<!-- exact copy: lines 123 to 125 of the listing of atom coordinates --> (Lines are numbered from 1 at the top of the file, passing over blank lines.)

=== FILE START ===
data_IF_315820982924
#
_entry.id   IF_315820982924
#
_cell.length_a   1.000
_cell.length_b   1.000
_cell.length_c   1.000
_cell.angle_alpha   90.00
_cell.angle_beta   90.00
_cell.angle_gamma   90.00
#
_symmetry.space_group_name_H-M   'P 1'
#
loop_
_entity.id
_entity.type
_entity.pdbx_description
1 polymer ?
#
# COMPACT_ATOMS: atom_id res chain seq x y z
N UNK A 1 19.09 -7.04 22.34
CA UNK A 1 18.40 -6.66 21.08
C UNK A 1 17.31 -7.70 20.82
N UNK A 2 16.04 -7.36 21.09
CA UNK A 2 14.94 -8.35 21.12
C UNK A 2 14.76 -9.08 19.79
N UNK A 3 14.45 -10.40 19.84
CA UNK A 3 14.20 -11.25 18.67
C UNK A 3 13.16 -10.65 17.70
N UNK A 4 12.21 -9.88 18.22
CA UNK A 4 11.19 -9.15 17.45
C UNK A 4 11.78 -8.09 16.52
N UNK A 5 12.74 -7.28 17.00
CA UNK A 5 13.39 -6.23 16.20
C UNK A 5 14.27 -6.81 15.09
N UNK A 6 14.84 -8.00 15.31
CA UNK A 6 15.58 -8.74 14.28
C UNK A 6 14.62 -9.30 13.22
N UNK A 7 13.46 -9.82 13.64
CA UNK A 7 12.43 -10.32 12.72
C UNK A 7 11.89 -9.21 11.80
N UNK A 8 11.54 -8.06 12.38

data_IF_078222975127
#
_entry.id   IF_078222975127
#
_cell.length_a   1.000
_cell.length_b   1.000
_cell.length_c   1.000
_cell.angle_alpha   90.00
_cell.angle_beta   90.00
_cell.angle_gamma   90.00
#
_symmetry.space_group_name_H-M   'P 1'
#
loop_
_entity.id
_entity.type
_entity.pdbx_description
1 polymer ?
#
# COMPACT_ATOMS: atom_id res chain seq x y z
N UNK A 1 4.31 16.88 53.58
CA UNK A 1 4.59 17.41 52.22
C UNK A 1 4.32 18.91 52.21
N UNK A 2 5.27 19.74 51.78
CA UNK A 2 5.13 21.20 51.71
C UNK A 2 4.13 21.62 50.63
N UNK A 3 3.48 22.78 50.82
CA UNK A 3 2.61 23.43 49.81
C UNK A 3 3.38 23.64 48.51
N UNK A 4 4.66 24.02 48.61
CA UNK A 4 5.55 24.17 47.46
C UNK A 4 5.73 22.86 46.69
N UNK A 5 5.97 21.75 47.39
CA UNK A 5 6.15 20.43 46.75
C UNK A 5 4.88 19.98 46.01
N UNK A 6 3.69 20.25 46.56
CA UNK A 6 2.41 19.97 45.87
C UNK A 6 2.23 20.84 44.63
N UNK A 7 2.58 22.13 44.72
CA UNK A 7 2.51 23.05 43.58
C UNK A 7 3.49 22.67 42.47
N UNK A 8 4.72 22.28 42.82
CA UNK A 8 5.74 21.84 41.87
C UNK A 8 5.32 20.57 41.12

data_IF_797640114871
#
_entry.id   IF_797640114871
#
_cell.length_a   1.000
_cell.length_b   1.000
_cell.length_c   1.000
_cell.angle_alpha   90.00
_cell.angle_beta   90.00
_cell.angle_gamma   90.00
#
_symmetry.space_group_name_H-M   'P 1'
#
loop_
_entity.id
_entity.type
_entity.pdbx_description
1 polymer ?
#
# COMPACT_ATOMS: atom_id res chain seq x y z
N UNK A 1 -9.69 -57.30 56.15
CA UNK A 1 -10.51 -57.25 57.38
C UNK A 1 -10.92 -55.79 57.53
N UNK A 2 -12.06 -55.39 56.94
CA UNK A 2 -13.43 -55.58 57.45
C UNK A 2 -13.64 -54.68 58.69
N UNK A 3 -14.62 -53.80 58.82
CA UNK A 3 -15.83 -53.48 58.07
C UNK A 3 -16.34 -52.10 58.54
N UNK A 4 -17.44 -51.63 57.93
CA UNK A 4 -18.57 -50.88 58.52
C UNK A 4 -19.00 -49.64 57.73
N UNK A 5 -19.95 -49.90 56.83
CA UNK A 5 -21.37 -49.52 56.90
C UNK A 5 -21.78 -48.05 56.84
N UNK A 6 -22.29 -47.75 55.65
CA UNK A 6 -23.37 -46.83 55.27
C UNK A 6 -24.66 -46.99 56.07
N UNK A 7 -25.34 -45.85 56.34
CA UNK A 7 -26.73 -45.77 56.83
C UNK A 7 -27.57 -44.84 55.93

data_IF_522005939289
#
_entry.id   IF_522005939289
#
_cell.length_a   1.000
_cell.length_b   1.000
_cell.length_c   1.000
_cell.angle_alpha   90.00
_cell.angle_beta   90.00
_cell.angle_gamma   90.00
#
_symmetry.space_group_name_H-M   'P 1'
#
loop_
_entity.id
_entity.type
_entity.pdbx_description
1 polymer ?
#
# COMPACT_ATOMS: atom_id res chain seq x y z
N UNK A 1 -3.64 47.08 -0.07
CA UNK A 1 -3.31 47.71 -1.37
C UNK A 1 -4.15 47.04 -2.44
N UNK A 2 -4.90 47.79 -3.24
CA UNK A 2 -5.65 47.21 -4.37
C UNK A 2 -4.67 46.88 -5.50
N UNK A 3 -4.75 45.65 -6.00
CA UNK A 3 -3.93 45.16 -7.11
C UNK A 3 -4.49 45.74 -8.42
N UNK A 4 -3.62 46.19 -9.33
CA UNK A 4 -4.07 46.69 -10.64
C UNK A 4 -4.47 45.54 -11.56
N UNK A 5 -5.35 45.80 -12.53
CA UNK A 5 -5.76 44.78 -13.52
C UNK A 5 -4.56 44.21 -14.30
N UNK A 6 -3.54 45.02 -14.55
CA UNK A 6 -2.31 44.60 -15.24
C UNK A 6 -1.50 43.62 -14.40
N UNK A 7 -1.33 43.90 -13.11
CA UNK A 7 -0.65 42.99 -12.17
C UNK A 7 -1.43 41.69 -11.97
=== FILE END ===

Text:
CA UNK A 6 -23.37 -46.83 55.27
C UNK A 6 -24.66 -46.99 56.07
N UNK A 7 -25.34 -45.85 56.34